Isn’t that incredible? There are even more surprising health properties to this delicious condiment.

    Cinnamaldehyde – the compound responsible for the unmistakable taste of cinnamon – contains anti-inflammatory properties (great news for anyone with rheumatoid arthritis as well as when it comes to lowering the risk of developing blood clots).

    If you’re looking for a gastrointestinal champ, add cinnamon to some plain yogurt – the healthy bacteria in your colon will absolutely love it. Recent research suggests cinnamon is one of the best foods (not just spices, but foods) that help in the decrease of harmful intestinal bacteria and fungi.

    A 2003 study conducted in Pakistan by the United States Department of Agriculture (published in the December 2003 issues of Diabetes Care) even saw a noticeable decrease in total cholesterol and triglyceride levels of subjects who just had half a teaspoon of cinnamon every day! Specifically, subjects lowered total cholesterol by as much as 26 percent, and LDL cholesterol by anywhere from 7 to 27 percent!

    When consumed in high amounts, cinnamon can be toxic, so don’t begin to measure out cinnamon in cups. Just one teaspoon a day is enough to see certain benefits.


    All-Star of the Day: Almonds

    Yet another victim of the fat-phobic 90s, almonds are finally getting the respect they deserve.

    And why shouldn’t they? One ounce of almonds (about 23 pieces) amount to 163 calories, 3 grams of fiber, 6 grams of protein, and 37 percent of our vitamin E, 19 percent of our magnesium, and 36 percent of our manganese daily requirements.

    Magnesium might not be as popular as iron or calcium, but it is an extremely important mineral to have in our diets. Without it, our veins resist bloodflow, increasing our risk of high blood pressure and blood clot formation.

    Those 6 grams of protein are very special. Arginine, a protein found in almonds, has been shown to make our arteries more elastic, therefore reducing the risk of plaque buildup on their walls.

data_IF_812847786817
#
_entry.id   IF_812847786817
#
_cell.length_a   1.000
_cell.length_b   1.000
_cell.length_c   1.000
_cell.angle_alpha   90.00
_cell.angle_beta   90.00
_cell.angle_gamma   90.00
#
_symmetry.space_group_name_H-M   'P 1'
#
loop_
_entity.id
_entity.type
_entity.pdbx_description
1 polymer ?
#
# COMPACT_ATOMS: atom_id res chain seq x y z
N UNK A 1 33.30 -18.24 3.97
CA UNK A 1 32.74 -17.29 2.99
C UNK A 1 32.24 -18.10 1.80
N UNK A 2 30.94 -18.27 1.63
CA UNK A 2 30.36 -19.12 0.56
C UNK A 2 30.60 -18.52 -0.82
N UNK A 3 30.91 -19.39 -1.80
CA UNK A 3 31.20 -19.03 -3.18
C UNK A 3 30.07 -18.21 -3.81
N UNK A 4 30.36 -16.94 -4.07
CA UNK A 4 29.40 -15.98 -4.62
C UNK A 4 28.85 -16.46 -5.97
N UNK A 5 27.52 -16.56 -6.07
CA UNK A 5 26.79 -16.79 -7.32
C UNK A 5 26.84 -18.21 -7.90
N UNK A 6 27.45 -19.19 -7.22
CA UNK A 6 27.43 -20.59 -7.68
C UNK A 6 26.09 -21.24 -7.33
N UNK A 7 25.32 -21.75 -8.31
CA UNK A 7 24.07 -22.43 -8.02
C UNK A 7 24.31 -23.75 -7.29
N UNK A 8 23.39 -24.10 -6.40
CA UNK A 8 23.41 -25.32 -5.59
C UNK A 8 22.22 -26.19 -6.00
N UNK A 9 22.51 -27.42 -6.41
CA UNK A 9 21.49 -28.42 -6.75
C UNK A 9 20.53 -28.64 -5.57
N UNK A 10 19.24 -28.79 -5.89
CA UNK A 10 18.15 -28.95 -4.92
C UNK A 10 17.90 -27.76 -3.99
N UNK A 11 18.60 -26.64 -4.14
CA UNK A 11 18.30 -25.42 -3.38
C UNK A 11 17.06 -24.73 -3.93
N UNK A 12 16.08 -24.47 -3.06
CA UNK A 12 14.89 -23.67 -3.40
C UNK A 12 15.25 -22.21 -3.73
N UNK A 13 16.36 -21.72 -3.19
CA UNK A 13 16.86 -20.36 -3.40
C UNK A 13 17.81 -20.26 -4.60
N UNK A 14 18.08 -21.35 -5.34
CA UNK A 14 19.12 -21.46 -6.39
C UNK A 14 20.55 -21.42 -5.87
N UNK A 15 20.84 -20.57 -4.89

That alone make almonds a wonderful food for cardiovascular health. But they wouldn’t be all-stars unless they offered even more benefits.

    Take this. Research by the American Heart Association concluded that eating just one ounce of almonds every day for 30 days lowers LDL (bad) cholesterol by 4 and a half percent!

    “But almonds are fatty,” I have a feeling some of you are thinking.

    Let’s put this to rest once and for all. Eating a handful of nuts every day does NOT make you fat. There’s plenty of research to back this up.

    The people in the study I just mentioned were eating 23 almonds every day for a month and they didn’t gain an ounce of weight.

    How can that be? A team of scientists at Purdue University found that people who consumed almonds on a daily basis reduced calories from other food sources. For example, if they had almonds in their salad, they didn’t eat bread or ask for dessert; if they had almonds as an afternoon snack, they weren’t craving candy or Doritos at 4 o’clock.

    Over at London’s King College, another interesting hypothesis has emerged. Researchers believe the fiber makeup of almonds alone may reduce the amount of fat (and calories) we absorb from these delicious nuts!

    As if that wasn’t enough, a Harvard study found that participants who added an ounce of almonds a day to an otherwise low-fat eating plan lost the same amount of weight as those who didn’t.

    Here is the really surprising part. Six months later, the almonds eaters kept the weight off, while those who continued their diet low in fat and calories had GAINED some of the weight back!

    So, please, have a handful of raw almonds and ENJOY THEM!

    There’s more. Almonds are worth having in our anti-diabetes arsenal. When consumed with a meal, almonds helped lower blood sugar levels after eating.

    Meanwhile, a 20-year long dietary analysis conducted by the Nurses’ Health Study demonstrated that, once again, just 1 ounce of almonds a day lowers the risk of developing gallstones by as much as 25 percent.

    To get the most out of these nutrition A-listers, be sure to buy the raw kind and store them in the fridge once opened to slow down their spoilage. Munch away!


    All-Star of the Day: Asparagus

    They might look scrawny, but these green spears pack quite the nutrition punch.

    A cup of asparagus contains only 33 calories, but all these added benefits: 70% of our vitamin K needs, 17% of our daily folate requirements, 13% of the vitamin C we should get each day, 20% of our recommended vitamin A intake, 16% of our iron requirements, and 3 grams of fiber.

    Among other things, folate helps lower our risk of developing atherosclerosis (the clogging of arteries with hard plaque). Pregnant women should especially take note, since folate is THE mineral responsible for preventing neural tube defects (which affect a baby’s back and brain).

    The tricky part is that adequate amounts of folate are needed during the first trimester, when the neural tube is forming (before many women even know they are pregnant). Therefore, if you are thinking of conceiving, be sure to get plenty of folate (legumes, including chickpeas,lentil, and black beans are excellent sources).